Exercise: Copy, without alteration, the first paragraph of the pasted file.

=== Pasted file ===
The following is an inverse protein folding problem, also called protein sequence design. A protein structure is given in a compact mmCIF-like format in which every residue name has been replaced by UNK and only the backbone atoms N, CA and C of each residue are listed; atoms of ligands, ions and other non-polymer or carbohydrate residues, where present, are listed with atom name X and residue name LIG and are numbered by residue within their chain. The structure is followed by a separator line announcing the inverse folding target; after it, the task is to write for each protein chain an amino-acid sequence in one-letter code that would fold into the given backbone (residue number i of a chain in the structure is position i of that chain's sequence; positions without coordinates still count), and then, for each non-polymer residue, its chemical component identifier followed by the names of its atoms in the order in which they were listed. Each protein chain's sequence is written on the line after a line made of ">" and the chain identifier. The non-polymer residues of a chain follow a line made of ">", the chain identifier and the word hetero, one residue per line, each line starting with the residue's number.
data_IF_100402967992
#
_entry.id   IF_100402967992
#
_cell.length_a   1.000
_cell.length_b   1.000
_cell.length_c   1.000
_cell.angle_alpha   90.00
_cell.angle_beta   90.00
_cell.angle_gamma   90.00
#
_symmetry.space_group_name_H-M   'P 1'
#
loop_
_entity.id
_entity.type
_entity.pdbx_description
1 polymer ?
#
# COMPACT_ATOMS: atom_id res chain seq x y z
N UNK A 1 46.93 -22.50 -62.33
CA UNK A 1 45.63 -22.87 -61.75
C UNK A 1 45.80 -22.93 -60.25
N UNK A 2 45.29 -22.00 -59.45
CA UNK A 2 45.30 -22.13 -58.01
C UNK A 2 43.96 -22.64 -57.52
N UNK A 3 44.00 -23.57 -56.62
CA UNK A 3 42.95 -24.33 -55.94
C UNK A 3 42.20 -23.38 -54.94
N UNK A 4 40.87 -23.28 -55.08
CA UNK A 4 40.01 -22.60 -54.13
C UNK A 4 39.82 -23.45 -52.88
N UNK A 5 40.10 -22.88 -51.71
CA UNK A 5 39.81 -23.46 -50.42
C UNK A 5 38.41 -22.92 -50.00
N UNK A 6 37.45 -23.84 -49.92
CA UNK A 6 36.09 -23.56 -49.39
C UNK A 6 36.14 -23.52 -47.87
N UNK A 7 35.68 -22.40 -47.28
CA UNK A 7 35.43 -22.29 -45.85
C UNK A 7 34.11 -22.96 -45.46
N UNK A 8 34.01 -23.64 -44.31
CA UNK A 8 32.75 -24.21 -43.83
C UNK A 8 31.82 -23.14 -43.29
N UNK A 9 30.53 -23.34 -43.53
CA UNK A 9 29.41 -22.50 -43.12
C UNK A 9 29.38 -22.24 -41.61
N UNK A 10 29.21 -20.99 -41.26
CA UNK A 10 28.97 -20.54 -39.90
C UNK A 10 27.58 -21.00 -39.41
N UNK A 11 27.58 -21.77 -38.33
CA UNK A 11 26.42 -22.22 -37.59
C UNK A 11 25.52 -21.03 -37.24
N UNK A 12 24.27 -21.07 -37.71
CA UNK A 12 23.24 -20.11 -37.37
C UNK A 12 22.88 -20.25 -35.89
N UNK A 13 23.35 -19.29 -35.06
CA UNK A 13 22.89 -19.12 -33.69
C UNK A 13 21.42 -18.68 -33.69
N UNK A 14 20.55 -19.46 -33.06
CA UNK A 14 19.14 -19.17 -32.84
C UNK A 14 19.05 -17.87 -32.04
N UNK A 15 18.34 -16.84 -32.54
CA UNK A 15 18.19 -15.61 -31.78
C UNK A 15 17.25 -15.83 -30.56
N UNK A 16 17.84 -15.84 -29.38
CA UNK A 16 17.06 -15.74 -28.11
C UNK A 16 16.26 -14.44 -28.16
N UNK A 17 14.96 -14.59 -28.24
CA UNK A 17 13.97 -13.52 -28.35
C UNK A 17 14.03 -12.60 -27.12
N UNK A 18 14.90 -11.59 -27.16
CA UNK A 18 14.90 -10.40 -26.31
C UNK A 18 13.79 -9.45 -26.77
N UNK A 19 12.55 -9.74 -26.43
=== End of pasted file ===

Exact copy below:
The following is an inverse protein folding problem, also called protein sequence design. A protein structure is given in a compact mmCIF-like format in which every residue name has been replaced by UNK and only the backbone atoms N, CA and C of each residue are listed; atoms of ligands, ions and other non-polymer or carbohydrate residues, where present, are listed with atom name X and residue name LIG and are numbered by residue within their chain. The structure is followed by a separator line announcing the inverse folding target; after it, the task is to write for each protein chain an amino-acid sequence in one-letter code that would fold into the given backbone (residue number i of a chain in the structure is position i of that chain's sequence; positions without coordinates still count), and then, for each non-polymer residue, its chemical component identifier followed by the names of its atoms in the order in which they were listed. Each protein chain's sequence is written on the line after a line made of ">" and the chain identifier. The non-polymer residues of a chain follow a line made of ">", the chain identifier and the word hetero, one residue per line, each line starting with the residue's number.